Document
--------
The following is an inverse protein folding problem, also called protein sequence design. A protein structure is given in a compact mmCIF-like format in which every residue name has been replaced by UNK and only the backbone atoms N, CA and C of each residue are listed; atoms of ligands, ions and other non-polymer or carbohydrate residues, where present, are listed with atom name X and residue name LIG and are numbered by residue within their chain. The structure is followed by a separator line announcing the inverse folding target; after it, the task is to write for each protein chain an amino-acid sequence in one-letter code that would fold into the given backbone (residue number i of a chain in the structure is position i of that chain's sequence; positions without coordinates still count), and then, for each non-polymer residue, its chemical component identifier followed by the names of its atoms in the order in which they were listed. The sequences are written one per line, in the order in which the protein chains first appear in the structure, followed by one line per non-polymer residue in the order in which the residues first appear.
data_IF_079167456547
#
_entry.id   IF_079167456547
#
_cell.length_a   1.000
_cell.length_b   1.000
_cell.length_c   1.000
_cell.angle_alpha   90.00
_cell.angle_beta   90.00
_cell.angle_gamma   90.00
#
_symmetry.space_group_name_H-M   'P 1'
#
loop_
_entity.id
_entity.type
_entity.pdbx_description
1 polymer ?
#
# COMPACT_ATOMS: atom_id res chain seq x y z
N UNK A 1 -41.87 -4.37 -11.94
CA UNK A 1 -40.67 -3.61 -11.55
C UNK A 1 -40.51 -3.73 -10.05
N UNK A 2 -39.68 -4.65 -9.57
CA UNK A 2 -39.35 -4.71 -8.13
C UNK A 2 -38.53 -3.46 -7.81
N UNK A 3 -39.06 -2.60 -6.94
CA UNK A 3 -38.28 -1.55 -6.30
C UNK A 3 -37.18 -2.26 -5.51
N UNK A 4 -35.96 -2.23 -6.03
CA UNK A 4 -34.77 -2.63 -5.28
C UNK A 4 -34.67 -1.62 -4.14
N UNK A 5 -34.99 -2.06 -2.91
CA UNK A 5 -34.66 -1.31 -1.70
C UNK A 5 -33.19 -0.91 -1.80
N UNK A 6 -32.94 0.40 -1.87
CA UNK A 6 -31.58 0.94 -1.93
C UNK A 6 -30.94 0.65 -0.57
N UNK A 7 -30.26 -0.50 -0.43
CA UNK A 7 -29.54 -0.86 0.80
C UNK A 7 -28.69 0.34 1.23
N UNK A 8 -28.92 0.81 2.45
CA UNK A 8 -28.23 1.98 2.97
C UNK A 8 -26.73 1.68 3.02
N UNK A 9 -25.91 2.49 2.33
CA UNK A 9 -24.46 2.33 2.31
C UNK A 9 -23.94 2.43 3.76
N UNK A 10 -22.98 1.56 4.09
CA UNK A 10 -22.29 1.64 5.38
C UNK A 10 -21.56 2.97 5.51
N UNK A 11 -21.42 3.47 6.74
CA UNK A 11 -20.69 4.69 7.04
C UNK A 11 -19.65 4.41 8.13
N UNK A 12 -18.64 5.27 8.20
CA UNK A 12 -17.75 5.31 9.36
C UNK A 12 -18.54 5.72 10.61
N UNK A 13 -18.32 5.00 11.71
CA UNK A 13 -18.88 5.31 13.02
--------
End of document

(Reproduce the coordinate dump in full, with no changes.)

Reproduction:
The following is an inverse protein folding problem, also called protein sequence design. A protein structure is given in a compact mmCIF-like format in which every residue name has been replaced by UNK and only the backbone atoms N, CA and C of each residue are listed; atoms of ligands, ions and other non-polymer or carbohydrate residues, where present, are listed with atom name X and residue name LIG and are numbered by residue within their chain. The structure is followed by a separator line announcing the inverse folding target; after it, the task is to write for each protein chain an amino-acid sequence in one-letter code that would fold into the given backbone (residue number i of a chain in the structure is position i of that chain's sequence; positions without coordinates still count), and then, for each non-polymer residue, its chemical component identifier followed by the names of its atoms in the order in which they were listed. The sequences are written one per line, in the order in which the protein chains first appear in the structure, followed by one line per non-polymer residue in the order in which the residues first appear.
data_IF_079167456547
#
_entry.id   IF_079167456547
#
_cell.length_a   1.000
_cell.length_b   1.000
_cell.length_c   1.000
_cell.angle_alpha   90.00
_cell.angle_beta   90.00
_cell.angle_gamma   90.00
#
_symmetry.space_group_name_H-M   'P 1'
#
loop_
_entity.id
_entity.type
_entity.pdbx_description
1 polymer ?
#
# COMPACT_ATOMS: atom_id res chain seq x y z
N UNK A 1 -41.87 -4.37 -11.94
CA UNK A 1 -40.67 -3.61 -11.55
C UNK A 1 -40.51 -3.73 -10.05
N UNK A 2 -39.68 -4.65 -9.57
CA UNK A 2 -39.35 -4.71 -8.13
C UNK A 2 -38.53 -3.46 -7.81
N UNK A 3 -39.06 -2.60 -6.94
CA UNK A 3 -38.28 -1.55 -6.30
C UNK A 3 -37.18 -2.26 -5.51
N UNK A 4 -35.96 -2.23 -6.03
CA UNK A 4 -34.77 -2.63 -5.28
C UNK A 4 -34.67 -1.62 -4.14
N UNK A 5 -34.99 -2.06 -2.91
CA UNK A 5 -34.66 -1.31 -1.70
C UNK A 5 -33.19 -0.91 -1.80
N UNK A 6 -32.94 0.40 -1.87
CA UNK A 6 -31.58 0.94 -1.93
C UNK A 6 -30.94 0.65 -0.57
N UNK A 7 -30.26 -0.50 -0.43
CA UNK A 7 -29.54 -0.86 0.80
C UNK A 7 -28.69 0.34 1.23
N UNK A 8 -28.92 0.81 2.45
CA UNK A 8 -28.23 1.98 2.97
C UNK A 8 -26.73 1.68 3.02
N UNK A 9 -25.91 2.49 2.33
CA UNK A 9 -24.46 2.33 2.31
C UNK A 9 -23.94 2.43 3.76
N UNK A 10 -22.98 1.56 4.09
CA UNK A 10 -22.29 1.64 5.38
C UNK A 10 -21.56 2.97 5.51
N UNK A 11 -21.42 3.47 6.74
CA UNK A 11 -20.69 4.69 7.04
C UNK A 11 -19.65 4.41 8.13
N UNK A 12 -18.64 5.27 8.20
CA UNK A 12 -17.75 5.31 9.36
C UNK A 12 -18.54 5.72 10.61
N UNK A 13 -18.32 5.00 11.71
CA UNK A 13 -18.88 5.31 13.02